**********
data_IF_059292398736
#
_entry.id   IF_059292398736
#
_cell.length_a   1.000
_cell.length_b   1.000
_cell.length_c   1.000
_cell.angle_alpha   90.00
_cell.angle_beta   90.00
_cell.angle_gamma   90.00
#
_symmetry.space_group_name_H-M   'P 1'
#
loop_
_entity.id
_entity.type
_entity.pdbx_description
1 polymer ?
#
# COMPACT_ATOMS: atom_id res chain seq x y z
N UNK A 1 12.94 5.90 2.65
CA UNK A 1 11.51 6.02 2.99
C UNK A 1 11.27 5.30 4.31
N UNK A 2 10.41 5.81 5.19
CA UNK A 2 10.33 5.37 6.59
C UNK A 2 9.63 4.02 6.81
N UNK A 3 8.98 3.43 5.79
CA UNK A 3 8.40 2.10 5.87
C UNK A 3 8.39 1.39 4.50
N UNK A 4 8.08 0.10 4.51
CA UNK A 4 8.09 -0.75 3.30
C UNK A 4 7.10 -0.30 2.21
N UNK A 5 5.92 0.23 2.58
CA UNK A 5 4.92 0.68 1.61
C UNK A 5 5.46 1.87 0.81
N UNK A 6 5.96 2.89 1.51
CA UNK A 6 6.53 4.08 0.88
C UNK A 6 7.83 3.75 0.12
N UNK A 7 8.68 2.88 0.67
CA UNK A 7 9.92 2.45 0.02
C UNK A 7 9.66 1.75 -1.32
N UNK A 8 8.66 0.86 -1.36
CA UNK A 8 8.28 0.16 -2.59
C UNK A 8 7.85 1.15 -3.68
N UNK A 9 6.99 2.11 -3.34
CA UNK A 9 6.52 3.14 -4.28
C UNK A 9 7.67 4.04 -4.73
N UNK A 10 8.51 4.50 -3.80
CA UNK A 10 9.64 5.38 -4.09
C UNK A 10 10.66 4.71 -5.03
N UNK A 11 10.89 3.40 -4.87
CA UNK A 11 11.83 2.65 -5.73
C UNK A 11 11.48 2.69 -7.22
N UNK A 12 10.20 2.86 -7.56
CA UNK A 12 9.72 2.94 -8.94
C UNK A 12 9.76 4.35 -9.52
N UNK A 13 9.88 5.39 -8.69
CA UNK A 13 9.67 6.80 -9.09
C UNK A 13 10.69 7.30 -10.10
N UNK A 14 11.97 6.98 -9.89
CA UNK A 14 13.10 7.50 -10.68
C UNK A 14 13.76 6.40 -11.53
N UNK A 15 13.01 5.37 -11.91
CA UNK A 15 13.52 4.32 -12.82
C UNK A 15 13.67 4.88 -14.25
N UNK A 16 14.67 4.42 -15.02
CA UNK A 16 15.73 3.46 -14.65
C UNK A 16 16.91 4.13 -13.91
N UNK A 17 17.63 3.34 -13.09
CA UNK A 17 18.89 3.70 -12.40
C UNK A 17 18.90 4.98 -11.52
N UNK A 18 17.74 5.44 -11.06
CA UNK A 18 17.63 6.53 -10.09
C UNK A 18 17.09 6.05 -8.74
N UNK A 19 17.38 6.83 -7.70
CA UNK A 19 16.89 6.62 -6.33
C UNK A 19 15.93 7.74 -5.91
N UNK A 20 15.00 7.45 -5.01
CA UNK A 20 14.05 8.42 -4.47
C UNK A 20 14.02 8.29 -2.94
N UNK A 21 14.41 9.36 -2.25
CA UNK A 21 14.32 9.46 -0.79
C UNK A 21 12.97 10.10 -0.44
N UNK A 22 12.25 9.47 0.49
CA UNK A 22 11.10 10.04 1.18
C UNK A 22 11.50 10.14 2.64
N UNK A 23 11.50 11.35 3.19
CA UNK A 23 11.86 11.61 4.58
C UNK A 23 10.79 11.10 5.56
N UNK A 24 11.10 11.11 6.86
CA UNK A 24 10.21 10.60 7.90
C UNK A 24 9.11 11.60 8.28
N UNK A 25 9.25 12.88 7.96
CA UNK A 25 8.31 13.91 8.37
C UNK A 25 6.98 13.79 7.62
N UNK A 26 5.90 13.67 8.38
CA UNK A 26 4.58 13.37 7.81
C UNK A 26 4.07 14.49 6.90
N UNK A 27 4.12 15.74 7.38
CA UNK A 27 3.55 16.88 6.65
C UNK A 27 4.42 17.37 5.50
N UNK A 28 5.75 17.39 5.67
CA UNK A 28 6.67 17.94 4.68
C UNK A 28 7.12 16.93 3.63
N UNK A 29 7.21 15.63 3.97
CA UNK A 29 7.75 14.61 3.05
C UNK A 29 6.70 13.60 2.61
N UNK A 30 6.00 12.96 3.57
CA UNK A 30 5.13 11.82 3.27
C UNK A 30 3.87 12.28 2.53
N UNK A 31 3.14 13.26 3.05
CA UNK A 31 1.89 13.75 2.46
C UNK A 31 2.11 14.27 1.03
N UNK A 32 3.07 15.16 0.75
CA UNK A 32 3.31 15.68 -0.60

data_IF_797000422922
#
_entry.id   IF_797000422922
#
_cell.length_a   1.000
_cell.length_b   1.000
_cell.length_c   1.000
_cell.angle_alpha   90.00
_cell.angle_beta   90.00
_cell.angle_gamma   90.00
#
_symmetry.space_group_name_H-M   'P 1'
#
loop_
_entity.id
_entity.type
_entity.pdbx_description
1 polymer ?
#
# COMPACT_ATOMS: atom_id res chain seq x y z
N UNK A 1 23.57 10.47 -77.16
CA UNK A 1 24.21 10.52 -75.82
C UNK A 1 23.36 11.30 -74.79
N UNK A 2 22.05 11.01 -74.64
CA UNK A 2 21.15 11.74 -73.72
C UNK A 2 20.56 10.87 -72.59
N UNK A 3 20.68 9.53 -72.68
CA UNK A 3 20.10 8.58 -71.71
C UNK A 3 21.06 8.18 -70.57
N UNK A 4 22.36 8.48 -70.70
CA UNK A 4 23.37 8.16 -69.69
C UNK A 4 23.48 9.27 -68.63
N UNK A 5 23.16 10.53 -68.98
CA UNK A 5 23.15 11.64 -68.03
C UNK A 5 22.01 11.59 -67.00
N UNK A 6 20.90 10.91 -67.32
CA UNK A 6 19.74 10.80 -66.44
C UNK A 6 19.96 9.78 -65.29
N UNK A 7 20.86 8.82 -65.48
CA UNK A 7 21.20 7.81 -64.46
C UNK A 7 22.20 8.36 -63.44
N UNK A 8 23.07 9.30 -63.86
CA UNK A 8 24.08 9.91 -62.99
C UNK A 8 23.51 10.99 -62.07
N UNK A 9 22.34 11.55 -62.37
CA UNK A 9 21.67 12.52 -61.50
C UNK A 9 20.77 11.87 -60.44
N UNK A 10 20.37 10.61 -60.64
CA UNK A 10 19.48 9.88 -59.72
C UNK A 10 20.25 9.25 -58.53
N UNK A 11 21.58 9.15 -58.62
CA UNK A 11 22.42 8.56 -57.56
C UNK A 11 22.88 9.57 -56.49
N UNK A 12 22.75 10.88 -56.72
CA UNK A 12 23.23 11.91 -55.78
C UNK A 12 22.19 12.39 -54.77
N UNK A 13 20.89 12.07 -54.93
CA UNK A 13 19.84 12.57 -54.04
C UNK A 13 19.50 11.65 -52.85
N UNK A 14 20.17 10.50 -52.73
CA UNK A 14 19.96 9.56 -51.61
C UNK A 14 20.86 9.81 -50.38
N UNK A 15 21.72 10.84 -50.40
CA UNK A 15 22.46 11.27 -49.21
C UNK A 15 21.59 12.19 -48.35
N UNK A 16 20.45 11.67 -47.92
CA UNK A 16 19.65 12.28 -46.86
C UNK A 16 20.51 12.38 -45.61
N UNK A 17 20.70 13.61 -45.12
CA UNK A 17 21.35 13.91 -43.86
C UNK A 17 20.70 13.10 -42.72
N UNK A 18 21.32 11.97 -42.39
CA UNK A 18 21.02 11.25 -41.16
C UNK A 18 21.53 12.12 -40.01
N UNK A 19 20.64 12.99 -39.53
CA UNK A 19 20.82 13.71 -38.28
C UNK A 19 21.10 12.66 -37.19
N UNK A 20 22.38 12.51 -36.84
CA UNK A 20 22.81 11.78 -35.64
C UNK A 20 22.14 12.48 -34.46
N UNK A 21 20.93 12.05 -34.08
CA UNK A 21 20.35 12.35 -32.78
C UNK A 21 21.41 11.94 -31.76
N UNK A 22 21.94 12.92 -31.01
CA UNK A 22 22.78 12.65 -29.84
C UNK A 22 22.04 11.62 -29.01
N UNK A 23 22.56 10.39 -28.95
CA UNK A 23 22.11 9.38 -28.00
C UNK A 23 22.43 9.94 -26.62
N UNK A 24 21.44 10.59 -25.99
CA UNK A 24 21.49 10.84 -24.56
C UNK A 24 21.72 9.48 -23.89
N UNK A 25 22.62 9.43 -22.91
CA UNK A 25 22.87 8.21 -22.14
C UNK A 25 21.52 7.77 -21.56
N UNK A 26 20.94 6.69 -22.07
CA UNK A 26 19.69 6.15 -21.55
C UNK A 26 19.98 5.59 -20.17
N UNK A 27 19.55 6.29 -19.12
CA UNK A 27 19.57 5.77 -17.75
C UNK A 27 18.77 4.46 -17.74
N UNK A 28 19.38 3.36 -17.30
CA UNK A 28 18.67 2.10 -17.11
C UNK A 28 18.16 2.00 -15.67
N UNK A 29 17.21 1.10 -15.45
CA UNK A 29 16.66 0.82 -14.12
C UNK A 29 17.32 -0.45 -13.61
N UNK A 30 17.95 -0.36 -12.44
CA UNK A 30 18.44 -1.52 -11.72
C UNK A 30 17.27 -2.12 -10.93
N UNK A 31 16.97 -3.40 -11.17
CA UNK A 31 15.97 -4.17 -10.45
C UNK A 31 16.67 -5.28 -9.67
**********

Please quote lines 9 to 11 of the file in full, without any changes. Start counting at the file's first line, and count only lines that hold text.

_cell.angle_beta   90.00
_cell.angle_gamma   90.00
#